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2009 Long Island Marathon Race Report


By hagrin - Posted on 04 May 2009

Yesterday, I ran a somewhat successful Long Island marathon as I completed the race in 3:35:12 which was good enough for a 95th place finish. Considering I had run 70 miles only 3 weeks ago at the McNaughton 150 and was battling some right foot problems, I am generally happy with how I ran and how my body held up.

Race Overview
The LI marathon is built to be a fast marathon - it's held right at the beginning of May before it gets too hot, has an 8am starting time, has very little elevation change, has fewer runners than most races and hasn't been very windy the years I have been out on the course. However, the LI marathon isn't without its faults having one of the more mind numbingly boring courses I have ever been on and the sheer lack of spectator enthusiasm when compared to other races. Personally, I despise running this race and its ~12 mile Wantagh Parkway section, but I do it because I have friends who run the race and I should definitely support my local races more.

Long Island Marathon Elevation Profile

Newton Running Shoes
After reading some interesting emails on the Ultra List and seeing Pam Reed where them at the 6 day race here in NY, I decided to purchase a pair of 2009 Newton Neutral Racer shoes. While these shoes are on the expensive side, I have to say that they are worth every penny. These shoes are lightweight and help to improve and force runners to foot strike with the correct part of the foot. There is a pronounced red "lug" that really helps runners to learn to midfoot strike as opposed to heel striking. These shoes really protected the bottoms of my feet as the bottoms of my feet tend to get very sore when road racing, but are still very lightweight at ~8.6 ounces. I have to say this is the perfect shoe once you get used to the different feel of the shoe's bottom and I definitely recommend this product to anyone looking to improve their foot striking and running technique.

Actual Race
Before the race I had decided that I couldn't run this race slowly as my right foot really couldn't take the extra pounding of going slower (somewhat counter intuitive, but that's how my foot felt in warm-ups) so I had told my running partner, Allegra, that I was going to go out at a much faster pace than she had planned on running (more on this later). My first 4 miles put me at sub 7 minute pace and I was definitely holding back as I could have definitely run that section much faster, but I was worried my foot wouldn't hold up. By the 10K mark, I was somewhere in the 7:15 range (maybe faster) and was generally feeling pretty well. I went through the half marathon at ~1:37 so I was definitely making pretty decent time considering I wasn't really trying to run at 100% effort (I had run a 1:35 first half in Miami in January where I was going out at 100%). By this point I was still feeling pretty good and the cool mist that had existed since the race start was starting to turn into a light drizzle.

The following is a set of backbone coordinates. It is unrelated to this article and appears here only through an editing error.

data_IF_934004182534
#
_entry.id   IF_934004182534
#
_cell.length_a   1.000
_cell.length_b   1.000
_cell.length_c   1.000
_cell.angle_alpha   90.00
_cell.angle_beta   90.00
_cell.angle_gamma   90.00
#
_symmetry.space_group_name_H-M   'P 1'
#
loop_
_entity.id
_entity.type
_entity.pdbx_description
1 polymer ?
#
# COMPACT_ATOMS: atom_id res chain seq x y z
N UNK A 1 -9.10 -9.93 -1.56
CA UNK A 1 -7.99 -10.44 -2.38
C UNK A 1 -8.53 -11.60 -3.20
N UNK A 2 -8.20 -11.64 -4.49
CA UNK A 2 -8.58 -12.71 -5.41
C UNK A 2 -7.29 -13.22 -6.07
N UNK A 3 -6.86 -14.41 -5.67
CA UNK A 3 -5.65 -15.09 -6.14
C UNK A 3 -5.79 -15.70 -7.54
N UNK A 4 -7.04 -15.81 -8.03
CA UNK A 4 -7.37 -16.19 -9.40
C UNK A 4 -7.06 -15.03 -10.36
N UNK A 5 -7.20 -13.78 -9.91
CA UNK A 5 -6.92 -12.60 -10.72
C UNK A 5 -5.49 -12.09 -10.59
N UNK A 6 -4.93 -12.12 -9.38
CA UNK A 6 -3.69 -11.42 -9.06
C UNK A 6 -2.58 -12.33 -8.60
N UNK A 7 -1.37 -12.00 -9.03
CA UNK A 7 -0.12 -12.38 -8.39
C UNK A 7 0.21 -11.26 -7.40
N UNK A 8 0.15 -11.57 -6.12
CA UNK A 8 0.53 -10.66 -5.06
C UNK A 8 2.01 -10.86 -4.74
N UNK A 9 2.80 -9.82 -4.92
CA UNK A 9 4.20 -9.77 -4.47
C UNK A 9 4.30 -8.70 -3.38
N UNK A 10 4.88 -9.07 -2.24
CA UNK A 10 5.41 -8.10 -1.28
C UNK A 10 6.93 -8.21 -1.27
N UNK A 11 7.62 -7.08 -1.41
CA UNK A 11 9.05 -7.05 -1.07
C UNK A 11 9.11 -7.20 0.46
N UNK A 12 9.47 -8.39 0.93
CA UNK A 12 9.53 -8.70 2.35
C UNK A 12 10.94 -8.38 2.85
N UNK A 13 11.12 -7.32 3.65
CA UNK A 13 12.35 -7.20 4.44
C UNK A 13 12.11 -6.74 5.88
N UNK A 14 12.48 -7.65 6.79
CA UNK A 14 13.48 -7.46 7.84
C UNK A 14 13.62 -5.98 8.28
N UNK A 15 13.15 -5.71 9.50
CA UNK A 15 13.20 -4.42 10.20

This put me about 3 miles into the section of the course I dread - the Wantagh Parkway where there are basically no spectators, there are basically no turns and it's nothing but empty parkway. Being used to and in love with trail running, I can only describe this section as depressing. However, having run this race before, I was ready for it and just tried my best to zone out. By mile 18 I was starting to fall apart with the pre-race injury in my right foot really starting to act up. In addition, my running partner Allegra, who had planned on running 10 minute miles, zoomed right by me at mile 19 running 7:30 pace leaving me as if I was standing still (so much for running slow huh?). At that point I was pretty demoralized and decided to shut it down and save myself for the 50K I will most likely be running in 6 days. Between miles 20 and 24.5 I mailed it in just sort of plodding along, but with less than 2 miles left I decided to pick up the pace knowing I could still run sub 3:40. Unfortunately, the only runners in front of me were also kicking pretty hard so there was no one to pass in the last 1.5 miles and I crossed the finish line with the announcer yelling out someone else's name. Allegra ended up finishing in 3:21 and placing in the Women's Overall group while running a PR - not bad for someone who had planned on running "10 minute mile pace".

The normally festive post-race area was a little mellow this year due to the fact that it had turned pretty cold and the rain was coming down more heavily at race end. The race does a great post-race setup where you get your medal, protective heat wrap and goodie bag which I honestly haven't opened yet. I'll probably be back again next year with a goal of running a 3:30 or so depending on my ultrarunning schedule.